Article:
Regional policy impacts of reduced payroll taxes
Cuts in pay-roles taxes as a regional support measure is used throughout Europe. In this study we address some of the shortcomings in previous evaluations. A first shortcoming concerns expected outcomes. Most evaluations focus employment impacts and there are from previous research few indications that this type of support measures have any impacts on employment.
From the theory and business logic we claim that support, such as cuts in pay-role taxes, that is given to a firm can be used to whatever the firm finds most suitable. Therefore, evaluating on employment impacts is a rather narrow focus. We extend the analysis to cover impacts on turn-over, employment, wages, investments, long run debts and profits.
A second short coming is the time horizon. Most evaluations evaluate the impacts of pay-role tax cuts with a few years after the support was launched. In our evaluation the support was launched in 2001 and we follow firms until 2009 which gives us the possibility to monitor the impact development over an 8 year period.
Finally, we propose a method to be used when evaluating regional policy. Since firms are nested within e.g. municipalities or industries a traditional econometric approach using dummy variables to capture regional and industry heterogeneity can produce both biased impact estimates and biased standard errors. To deal with this problem we apply a multilevel model which enables us to not only control for regional heterogeneity but also to some extent measure the importance of these contextual factors. Our results indicate that a substantial part of the variation in our outcome variables can in fact be explained by municipality characteristics, e.g. the composition of population and its characteristics, regional growth, etc.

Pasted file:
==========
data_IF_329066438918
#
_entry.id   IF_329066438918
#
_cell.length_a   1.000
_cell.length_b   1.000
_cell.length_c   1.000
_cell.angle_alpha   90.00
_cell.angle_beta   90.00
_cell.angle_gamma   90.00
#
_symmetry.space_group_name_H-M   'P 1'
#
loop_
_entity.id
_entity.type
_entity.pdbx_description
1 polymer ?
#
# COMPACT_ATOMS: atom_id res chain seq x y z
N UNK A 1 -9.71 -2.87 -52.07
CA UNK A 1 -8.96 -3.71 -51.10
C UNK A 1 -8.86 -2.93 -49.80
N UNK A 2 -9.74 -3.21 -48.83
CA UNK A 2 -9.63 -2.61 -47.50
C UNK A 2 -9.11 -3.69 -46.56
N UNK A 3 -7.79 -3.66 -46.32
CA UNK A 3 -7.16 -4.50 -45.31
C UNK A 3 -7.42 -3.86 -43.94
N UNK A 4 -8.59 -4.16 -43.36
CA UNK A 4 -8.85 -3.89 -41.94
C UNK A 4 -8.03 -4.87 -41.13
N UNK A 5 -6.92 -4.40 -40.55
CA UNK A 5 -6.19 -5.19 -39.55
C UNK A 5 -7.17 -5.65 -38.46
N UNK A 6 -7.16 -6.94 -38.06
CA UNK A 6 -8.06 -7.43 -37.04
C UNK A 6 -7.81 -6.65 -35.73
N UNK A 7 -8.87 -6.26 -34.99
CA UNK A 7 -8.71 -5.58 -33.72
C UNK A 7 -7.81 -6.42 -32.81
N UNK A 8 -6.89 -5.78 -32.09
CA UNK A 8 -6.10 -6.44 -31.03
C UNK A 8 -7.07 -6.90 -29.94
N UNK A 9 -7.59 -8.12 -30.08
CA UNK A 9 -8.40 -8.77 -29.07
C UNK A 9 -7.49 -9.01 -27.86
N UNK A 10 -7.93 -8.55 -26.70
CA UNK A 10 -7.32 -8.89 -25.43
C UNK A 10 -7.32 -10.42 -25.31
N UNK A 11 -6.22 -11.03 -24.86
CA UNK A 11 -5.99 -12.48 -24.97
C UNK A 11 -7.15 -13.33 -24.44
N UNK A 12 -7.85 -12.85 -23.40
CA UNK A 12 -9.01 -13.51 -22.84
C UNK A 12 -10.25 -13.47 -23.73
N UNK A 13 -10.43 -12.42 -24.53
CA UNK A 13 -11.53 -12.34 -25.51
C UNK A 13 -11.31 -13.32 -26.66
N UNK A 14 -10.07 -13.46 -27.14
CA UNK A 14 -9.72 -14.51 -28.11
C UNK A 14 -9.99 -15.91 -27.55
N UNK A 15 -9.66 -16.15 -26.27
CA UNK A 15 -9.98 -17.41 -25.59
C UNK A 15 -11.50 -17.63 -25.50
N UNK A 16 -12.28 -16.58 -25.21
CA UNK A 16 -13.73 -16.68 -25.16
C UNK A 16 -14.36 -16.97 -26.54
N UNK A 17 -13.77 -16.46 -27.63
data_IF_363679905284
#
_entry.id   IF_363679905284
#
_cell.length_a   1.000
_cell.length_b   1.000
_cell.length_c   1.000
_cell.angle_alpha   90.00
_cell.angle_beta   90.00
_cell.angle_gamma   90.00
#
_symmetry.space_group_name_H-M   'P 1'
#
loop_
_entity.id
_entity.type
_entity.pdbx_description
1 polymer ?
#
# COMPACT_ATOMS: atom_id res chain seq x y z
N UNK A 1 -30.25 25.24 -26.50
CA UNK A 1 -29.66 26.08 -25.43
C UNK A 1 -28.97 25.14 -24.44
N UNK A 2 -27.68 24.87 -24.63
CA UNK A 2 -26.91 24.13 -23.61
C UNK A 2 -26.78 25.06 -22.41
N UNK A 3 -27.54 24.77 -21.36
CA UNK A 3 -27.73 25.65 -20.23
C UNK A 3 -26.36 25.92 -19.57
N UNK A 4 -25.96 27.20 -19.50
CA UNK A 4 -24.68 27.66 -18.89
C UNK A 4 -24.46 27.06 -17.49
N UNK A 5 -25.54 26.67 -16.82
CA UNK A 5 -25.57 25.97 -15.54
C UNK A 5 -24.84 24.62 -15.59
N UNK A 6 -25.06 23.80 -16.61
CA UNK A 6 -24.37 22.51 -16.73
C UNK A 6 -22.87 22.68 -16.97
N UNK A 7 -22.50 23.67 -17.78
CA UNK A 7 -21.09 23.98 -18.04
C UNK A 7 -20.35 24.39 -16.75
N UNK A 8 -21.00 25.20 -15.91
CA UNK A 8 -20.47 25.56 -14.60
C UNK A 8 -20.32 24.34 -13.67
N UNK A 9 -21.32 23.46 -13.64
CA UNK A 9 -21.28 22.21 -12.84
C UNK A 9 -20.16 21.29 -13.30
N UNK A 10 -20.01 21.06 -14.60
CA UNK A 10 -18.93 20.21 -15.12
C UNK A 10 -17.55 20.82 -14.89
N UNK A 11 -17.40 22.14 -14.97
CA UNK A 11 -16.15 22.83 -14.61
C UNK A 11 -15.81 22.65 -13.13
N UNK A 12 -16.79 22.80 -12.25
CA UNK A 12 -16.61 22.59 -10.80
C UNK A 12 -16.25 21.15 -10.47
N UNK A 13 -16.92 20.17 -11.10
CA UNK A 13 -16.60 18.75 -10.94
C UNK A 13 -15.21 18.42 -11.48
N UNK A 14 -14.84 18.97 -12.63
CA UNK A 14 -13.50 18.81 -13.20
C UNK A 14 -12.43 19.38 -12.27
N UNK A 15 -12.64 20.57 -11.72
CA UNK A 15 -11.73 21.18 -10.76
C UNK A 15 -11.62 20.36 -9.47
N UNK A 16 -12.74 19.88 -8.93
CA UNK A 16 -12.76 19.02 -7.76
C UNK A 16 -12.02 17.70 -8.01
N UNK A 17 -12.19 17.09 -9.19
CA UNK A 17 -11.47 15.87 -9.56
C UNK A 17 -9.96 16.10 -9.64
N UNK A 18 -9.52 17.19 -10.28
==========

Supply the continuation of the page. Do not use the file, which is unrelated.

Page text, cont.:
Furthermore, the results from the evaluation follow a clear business logic: In the short run profits and turnover increase. The increased profits are later used to increase wages (including owners’ wages). Later on in the observation period (after 7 years) we find indication on impacts on investments. As in previous evaluations we do not find any significant impacts on employment. Finally, we are able to identify that the profits increase in the beginning of the evaluation period, but that the effect diminishes over time. From a policy perspective we conclude that the support has some short term impacts that are reduced with time and the long term impacts are uncertain.